To begin with, there's very little actual story here because meat of the novel is essentially seeing a child as he becomes this teenager who may or may not have the werewolf gene while being raised by his aunt and uncle, part of the triplet including his now deceased mother, with plenty of shenanigans to go along with the entire affair. Fact they both ARE werewolves means family is constantly on the move as that's how they see this life panning out. Or, well, that could just be because they're essentially what you'd call white trash aka almost social outcasts doing low end jobs, ditching disposable cars to hop from one state to another, etc. Adding the werewolf aspect simply reinforces this notion further because you can't stick around for a long time as someone will notice things going awry, you might "wolf out" at extremely inconvenient times meaning highly urban areas are very much off-limits and there's plenty of other stipulations a werewolf has to keep in mind. Interesting idea is that Libby and Darren both accept this lifestyle as something normal and necessary to keep the wolf nature within them alive. For example, in their view even finishing high school is an accomplishment unto itself because it means you were able to keep it together despite all the werewolf changes that come along by the time you're 12 or 13 and something like that takes a while to come to terms to with. Not to mention living on the outskirts of society means you want to start earning money as fast as possible and not entirely above board if payments are in cash.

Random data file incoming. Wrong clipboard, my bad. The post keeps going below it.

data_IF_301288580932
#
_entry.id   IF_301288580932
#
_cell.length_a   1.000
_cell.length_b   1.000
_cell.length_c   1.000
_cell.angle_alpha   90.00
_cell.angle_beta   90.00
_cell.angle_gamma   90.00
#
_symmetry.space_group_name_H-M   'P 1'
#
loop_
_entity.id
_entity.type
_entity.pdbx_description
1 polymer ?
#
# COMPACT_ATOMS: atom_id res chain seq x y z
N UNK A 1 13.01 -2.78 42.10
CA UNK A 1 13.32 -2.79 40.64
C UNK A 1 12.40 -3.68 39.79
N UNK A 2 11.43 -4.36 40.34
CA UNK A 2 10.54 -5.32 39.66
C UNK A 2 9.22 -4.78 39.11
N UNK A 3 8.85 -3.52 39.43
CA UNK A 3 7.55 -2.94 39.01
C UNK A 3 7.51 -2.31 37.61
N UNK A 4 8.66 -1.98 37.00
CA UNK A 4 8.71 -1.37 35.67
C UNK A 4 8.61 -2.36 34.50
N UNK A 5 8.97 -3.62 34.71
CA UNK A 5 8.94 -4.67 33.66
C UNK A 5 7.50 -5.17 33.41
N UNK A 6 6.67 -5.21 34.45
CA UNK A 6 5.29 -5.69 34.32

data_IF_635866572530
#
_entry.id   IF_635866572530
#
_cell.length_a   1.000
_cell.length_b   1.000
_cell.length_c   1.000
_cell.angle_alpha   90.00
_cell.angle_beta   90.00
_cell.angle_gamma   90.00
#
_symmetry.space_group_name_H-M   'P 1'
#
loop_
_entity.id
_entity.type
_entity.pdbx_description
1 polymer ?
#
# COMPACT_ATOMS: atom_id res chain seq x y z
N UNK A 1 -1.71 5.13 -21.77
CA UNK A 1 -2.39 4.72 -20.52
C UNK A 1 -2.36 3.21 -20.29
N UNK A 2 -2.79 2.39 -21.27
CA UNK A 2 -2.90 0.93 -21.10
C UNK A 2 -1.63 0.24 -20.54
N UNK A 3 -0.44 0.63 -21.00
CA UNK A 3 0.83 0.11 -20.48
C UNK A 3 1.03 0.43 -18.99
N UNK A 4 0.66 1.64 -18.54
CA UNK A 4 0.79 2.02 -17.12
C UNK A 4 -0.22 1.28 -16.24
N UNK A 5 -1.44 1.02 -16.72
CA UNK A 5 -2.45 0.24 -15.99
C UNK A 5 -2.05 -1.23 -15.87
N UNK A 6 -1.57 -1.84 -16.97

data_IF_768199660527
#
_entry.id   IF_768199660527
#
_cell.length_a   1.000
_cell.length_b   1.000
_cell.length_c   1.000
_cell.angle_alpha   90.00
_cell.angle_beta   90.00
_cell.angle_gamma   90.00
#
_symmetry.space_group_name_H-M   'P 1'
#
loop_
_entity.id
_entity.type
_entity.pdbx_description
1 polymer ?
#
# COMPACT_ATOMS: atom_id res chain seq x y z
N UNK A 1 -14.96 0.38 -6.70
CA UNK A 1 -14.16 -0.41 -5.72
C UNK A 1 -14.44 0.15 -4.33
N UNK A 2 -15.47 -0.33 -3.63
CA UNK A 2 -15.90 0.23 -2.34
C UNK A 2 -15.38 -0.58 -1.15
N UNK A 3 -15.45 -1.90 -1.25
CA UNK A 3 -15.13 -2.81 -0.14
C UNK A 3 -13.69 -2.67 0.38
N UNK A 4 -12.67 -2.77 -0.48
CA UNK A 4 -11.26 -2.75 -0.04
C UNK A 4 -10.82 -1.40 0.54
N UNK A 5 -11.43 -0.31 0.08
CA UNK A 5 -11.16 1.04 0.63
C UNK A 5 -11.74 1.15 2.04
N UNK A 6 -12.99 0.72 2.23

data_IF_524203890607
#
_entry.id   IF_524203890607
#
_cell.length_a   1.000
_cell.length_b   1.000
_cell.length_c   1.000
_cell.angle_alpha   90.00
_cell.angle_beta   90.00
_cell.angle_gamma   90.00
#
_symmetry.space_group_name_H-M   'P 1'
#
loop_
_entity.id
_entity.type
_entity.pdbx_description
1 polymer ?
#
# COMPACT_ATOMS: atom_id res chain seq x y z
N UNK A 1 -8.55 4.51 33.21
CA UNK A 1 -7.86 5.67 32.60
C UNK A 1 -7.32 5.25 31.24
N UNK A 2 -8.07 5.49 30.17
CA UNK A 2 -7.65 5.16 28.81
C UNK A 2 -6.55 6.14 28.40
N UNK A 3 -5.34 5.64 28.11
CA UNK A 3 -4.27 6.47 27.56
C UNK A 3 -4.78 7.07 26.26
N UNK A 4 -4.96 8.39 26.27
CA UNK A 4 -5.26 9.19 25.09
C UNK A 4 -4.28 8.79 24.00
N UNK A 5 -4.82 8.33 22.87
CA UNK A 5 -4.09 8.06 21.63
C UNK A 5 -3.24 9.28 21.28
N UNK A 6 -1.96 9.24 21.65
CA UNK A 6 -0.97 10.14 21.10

Seeing as Mongrels is told from the point of view of the nephew, and story does bounce from present day and earlier years chapters, focus is almost entirely on the werewolf nature itself. Which is good because author has some interesting thoughts about it. It's important to point out these werewolves aren't hulking, feral man-wolves walking on hind legs stereotype, though. Not being above using humor to teach a lesson. Darren, bravado uncle looking to emulate his own father and his "war stories", imparts some knowledge to the kid as the book goes on. Ever wondered what happens when werewolves go to prison? Did you know your greatest enemy when shifting indoors are doorknobs? Yeah, yeah. On the other Libby is the straitlaced one keeping the trio together... and type to comment on how human and werewolf intestines are not the same. Eating some garbage as a werewolf might seem like a great idea, but if there's sharp tins in there they could just rupture your insides when you're human again. Book is filled with wisdom and anecdotes like these. Lest you get the impression this is a comedy it most assuredly isn't even with plenty of levity to go around because everyone is very casual about it and not bent on preaching to the reader. You'll also learn why werewolves tend to not mate with other werewolves and what may have given the rise to the werewolf stereotype. Not to mention why it's imperative to not leave anyone you wound survive. Ever.

All in all, werewolf existence is portrayed as rather miserable and ill-suited to wherever they go with, ironically, human side and their family keeping it all bearable. Making that whole "mate for life" quite the issue if your other half is an abusive werewolf who spent so long as a wolf he doesn't know how to shift back anymore. Being a YA novel you can see the big question answered from miles away and losing some of the suspense, though.